Auditor Size and Internal Control Reporting Differences in Nonprofit Healthcare Organizations
Kevin T. Rich
Marquette University - Department of Accounting
Dennis M. Lopez
University of Texas at San Antonio
Pamela C. Smith
University of Texas at San Antonio - Department of Accounting
December 20, 2011
Journal of Public Budgeting, Accounting, and Financial Management, Forthcoming
We investigate whether auditor size is associated with the disclosure of internal control exceptions among Circular A-133 audits of nonprofit healthcare organizations. Our focus on auditor report outcomes within the nonprofit healthcare sector is timely and relevant, given the sector’s growth and escalating concern for accountability and transparency. Using a sample of 1,180 Circular A-133 audit reports from 2004 to 2008, we find evidence that audits performed by Big 4 firms are less likely to disclose reportable conditions and material weaknesses than those performed by smaller CPA firms. Additional analyses indicate this relation only remains statistically significant for a subsample of small nonprofit healthcare organizations, possibly due to greater selectivity or lower efforts by the Big 4 auditors. Our descriptive statistics also suggest that the market share of the Big 4 firms for Circular A-133 audits decreased during the sample period. We discuss the potential implications of these findings from an audit quality, market dominance, and client size perspective. The results are relevant to hospital financial managers wanting to obtain higher quality audits at a lower cost.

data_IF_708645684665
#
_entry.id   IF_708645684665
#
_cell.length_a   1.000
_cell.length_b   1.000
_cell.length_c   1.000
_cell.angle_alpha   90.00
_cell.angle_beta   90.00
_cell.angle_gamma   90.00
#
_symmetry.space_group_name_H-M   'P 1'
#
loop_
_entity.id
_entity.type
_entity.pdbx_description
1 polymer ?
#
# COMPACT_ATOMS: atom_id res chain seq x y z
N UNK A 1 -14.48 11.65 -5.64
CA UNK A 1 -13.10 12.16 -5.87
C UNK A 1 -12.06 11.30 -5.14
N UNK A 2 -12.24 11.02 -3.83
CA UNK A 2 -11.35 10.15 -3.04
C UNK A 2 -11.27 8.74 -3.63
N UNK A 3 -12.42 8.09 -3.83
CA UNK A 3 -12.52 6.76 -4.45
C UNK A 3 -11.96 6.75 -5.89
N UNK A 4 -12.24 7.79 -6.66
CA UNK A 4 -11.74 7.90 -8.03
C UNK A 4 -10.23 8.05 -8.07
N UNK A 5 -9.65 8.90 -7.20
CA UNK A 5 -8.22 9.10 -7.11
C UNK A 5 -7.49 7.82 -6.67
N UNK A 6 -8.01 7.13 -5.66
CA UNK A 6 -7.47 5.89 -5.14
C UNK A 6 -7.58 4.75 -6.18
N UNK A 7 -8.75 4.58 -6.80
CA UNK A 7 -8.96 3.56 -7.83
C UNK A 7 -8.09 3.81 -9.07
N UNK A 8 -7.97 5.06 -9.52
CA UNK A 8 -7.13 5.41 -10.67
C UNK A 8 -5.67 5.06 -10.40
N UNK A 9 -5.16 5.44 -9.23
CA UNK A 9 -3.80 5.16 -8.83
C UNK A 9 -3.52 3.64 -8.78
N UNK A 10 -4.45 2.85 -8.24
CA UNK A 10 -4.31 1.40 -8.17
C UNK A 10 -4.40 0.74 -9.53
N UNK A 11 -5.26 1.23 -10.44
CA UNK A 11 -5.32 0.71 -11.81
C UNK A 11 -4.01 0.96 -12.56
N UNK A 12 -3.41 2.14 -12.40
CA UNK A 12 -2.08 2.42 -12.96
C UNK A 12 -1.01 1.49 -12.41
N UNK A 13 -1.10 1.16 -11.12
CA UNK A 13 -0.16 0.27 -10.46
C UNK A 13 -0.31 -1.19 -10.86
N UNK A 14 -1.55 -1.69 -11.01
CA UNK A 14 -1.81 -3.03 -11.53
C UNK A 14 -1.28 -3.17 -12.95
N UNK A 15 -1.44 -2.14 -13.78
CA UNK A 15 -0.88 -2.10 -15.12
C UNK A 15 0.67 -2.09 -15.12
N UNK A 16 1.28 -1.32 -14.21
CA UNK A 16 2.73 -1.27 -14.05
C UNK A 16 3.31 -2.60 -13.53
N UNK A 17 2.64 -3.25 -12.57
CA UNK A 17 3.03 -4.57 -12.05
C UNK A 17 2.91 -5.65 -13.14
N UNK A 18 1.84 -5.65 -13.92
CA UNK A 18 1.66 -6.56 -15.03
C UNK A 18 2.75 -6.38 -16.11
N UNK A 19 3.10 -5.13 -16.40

Keywords: Auditor size, Circular A-133, Big 4 firms, Nonprofit healthcare, Single Audit Act
JEL Classification: I11, M49Accepted Paper Series
Date posted: December 21, 2011
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